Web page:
- Choose protective monounsaturated (liquid) fats such as olive oils and foods with protective poly-unsaturated Omega-3 oils such as those found in wild caught fishes like salmon, tuna, trout, mackerel, and sardines; and in walnuts, flaxseeds, and organic grass-fed beef. [Footnote 39 – Note: it is better to eat these oils in their foods rather than as supplements since such oils oxidize when made into supplements.]
- Avoid processed “white” foods such as sugar and white bread, mashed potatoes, French fries, and white rice which are all low-fiber carbohydrates.
- Avoid saturated fats such as those found in hydrogenated oils that are often used in vegetable shortenings, margarines, non-organic peanut butter and other nut butters, and many processed fast and frozen foods as well as marbled red meats from grain-fed animals raised in feed-lots, and processed meats. [Note about fats: new research is emerging that contradicts conventional wisdom about the fats in dairy products such as whole milk, cream, and butter. Read broadly to investigate these foods and then choose wisely.]
- Drastically reduce non-fiber carbohydrates, most especially refined sugars—either white or brown—and other forms of sugar such as high-fructose corn syrup, dextrose syrup, and the like (manufacturers have changed the names of these kinds of sugars trying to conceal them so read labels carefully).
Eating nutritious foods is very important because diets don’t work, especially ones that include deprivation of foods or ones that use guilt as a motivator. Dieting can make eating feel like sin. Denying ourselves foods we love only lasts so long. As a result, lots of people who want to become healthy wind up in an unending yo-yo cycle of losing weight and gaining it back—usually adding a few extra pounds with each round. It’s easy to get discouraged when you’re caught in such a cycle and it’s a situation that’s bad for your body, your mind, and even your spirit. While diets don’t work, good basic nutrition does. But despite the packed shelves in the grocery store, much of what you find there isn’t nutritionally sound, thus the importance of being conscious about your choices and reading food labels.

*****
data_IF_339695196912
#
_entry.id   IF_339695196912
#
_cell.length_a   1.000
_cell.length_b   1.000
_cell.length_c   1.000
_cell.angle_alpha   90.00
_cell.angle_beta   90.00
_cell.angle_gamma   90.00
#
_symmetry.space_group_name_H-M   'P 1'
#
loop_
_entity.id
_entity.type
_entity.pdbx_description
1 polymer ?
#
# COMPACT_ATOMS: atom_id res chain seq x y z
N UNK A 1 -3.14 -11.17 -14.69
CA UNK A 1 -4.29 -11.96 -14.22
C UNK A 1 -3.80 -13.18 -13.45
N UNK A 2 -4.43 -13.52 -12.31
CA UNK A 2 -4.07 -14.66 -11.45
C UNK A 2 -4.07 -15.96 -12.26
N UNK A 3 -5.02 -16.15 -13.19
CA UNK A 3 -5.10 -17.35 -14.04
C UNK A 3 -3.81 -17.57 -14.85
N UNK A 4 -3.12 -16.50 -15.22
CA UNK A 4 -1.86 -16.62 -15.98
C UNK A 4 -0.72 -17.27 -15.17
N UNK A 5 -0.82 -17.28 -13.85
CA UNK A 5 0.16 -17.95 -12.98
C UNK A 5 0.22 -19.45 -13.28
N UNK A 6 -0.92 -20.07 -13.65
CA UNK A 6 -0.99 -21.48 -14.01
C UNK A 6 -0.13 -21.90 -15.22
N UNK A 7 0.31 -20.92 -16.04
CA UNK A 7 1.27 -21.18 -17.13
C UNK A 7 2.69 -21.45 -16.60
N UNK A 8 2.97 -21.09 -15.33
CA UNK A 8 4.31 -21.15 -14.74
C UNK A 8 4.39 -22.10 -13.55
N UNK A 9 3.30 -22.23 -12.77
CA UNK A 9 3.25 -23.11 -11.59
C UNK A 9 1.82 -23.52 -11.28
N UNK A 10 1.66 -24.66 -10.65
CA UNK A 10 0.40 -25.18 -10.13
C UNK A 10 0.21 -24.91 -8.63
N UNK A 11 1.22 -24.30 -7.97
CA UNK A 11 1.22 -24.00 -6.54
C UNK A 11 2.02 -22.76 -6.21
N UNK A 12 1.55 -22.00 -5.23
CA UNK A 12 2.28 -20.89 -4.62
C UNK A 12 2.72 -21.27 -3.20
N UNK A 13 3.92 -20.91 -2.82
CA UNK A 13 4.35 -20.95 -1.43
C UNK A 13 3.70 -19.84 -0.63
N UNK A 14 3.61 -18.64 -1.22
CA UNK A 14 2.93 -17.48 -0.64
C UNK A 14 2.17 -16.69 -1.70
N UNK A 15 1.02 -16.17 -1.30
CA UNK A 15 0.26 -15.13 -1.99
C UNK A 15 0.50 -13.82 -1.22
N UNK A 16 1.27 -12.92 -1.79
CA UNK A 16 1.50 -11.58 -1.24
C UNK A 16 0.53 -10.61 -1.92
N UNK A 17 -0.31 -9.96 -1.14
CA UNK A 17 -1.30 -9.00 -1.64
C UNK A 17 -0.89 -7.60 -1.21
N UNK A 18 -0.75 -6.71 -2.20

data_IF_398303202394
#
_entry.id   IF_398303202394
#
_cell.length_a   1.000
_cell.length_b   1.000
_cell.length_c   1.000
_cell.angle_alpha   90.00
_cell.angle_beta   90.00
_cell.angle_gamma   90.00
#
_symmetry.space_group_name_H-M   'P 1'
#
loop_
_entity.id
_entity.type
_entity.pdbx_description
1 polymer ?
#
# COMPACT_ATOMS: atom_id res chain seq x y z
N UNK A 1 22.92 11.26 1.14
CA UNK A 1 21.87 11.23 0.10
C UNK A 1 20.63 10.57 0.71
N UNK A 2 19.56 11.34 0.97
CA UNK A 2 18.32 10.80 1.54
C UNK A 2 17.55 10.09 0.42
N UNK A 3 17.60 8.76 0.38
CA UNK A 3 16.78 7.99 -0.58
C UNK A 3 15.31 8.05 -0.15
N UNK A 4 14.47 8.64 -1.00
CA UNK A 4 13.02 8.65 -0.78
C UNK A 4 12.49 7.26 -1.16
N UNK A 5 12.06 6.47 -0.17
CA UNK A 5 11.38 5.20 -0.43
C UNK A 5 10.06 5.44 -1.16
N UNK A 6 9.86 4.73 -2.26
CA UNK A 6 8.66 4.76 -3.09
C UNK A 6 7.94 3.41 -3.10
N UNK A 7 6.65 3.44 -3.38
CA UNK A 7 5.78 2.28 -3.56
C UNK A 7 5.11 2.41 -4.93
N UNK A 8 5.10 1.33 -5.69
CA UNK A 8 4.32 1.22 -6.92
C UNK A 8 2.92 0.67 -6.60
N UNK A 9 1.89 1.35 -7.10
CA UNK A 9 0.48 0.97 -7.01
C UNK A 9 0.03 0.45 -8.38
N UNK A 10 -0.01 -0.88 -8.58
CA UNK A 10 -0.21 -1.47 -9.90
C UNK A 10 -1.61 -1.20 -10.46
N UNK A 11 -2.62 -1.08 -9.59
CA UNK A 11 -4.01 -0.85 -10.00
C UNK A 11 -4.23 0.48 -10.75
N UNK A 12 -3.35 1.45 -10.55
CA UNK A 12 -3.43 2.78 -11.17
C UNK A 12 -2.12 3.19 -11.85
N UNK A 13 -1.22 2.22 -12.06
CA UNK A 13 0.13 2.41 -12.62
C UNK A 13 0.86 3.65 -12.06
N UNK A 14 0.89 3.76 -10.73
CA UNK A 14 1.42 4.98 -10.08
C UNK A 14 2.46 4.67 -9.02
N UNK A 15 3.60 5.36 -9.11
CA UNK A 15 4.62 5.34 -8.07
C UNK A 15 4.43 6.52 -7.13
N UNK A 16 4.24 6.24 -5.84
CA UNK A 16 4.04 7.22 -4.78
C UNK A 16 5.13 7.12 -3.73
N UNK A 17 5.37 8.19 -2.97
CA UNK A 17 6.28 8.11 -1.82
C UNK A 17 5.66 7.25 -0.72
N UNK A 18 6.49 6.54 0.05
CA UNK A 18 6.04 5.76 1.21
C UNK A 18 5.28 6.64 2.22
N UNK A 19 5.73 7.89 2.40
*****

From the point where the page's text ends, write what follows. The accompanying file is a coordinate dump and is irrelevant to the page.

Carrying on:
Though I used the word “diet” in my previous book (The Better Life Diet), what I advocate is not a diet at all. Instead it’s a lifestyle based on mindful, conscious choices. It’s a way of eating that’s based on enjoying and savoring the rich cornucopia of nutritious edibles which properly fuel the body—as God meant us to do. And it has only a few restrictions on common yet unhealthy substances.
Eating well is not about denying yourself delectable nourishment; it’s about nurturing your body with delicious foods that are by their very nature powerful medicine. It’s about being informed and intentional about what you consume. It is a mindfulness practice that keeps you aware of the consequences of the choices you make. It’s respecting and loving your body in gratitude for the gift of your life. Added all together, nutritious eating is a spiritual practice because how and what you eat reveals your love and care for yourself (and the world).
As an added bonus: once you’re used to eating high-quality, ethically produced, close-to-nature, healthy food (which taste better than non- nutritious food), you’ll have cravings for nutrient-rich things that are good for you instead of craving the fat-salt-sugar-laden processed fodder that’s filled with nutrient-empty ingredients. Not only will that be better for your physical health, it’s almost always better for the world around you too. And that is something that promotes both mental and spiritual well-being as well.
Next up: Nutrition’s Nemesis – Sugar’s Outrageous Growth